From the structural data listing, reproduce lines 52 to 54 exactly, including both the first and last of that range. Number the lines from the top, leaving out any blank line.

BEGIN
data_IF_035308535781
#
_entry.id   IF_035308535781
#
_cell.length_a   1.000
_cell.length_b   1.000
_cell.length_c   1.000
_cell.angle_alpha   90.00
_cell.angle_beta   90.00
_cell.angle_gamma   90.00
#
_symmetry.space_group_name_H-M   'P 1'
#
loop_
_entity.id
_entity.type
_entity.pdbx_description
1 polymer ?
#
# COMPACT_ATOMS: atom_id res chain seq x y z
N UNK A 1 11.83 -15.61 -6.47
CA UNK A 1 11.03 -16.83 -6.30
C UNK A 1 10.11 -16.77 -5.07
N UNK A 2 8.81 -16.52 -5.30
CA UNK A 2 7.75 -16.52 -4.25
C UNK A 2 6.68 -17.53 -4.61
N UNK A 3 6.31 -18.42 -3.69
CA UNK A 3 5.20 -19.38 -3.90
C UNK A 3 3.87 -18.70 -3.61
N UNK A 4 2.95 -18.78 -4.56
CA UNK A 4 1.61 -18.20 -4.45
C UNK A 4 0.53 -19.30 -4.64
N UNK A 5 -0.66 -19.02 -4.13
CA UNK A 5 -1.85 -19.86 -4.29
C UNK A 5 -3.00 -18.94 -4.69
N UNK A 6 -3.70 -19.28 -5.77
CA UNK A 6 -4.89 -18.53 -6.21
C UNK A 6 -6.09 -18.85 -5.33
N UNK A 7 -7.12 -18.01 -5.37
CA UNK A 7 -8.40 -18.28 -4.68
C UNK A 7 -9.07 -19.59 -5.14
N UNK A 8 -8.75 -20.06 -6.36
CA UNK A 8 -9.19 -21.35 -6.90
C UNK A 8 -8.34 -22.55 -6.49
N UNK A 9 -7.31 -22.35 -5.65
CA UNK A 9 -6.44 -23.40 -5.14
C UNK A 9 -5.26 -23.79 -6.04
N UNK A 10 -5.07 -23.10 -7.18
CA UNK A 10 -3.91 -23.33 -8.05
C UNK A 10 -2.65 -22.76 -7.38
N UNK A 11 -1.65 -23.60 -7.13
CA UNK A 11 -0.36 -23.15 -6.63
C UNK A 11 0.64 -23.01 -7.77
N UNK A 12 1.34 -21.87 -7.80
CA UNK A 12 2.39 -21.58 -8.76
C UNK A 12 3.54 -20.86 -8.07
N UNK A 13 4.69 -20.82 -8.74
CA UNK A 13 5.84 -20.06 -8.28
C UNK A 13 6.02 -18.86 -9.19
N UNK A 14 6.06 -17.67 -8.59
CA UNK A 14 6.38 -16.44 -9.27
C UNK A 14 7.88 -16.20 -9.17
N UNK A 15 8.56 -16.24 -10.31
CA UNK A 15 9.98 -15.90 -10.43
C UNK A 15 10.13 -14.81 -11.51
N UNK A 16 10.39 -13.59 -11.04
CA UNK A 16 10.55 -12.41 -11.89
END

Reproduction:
CA UNK A 11 -0.36 -23.15 -6.63
C UNK A 11 0.64 -23.01 -7.77
N UNK A 12 1.34 -21.87 -7.80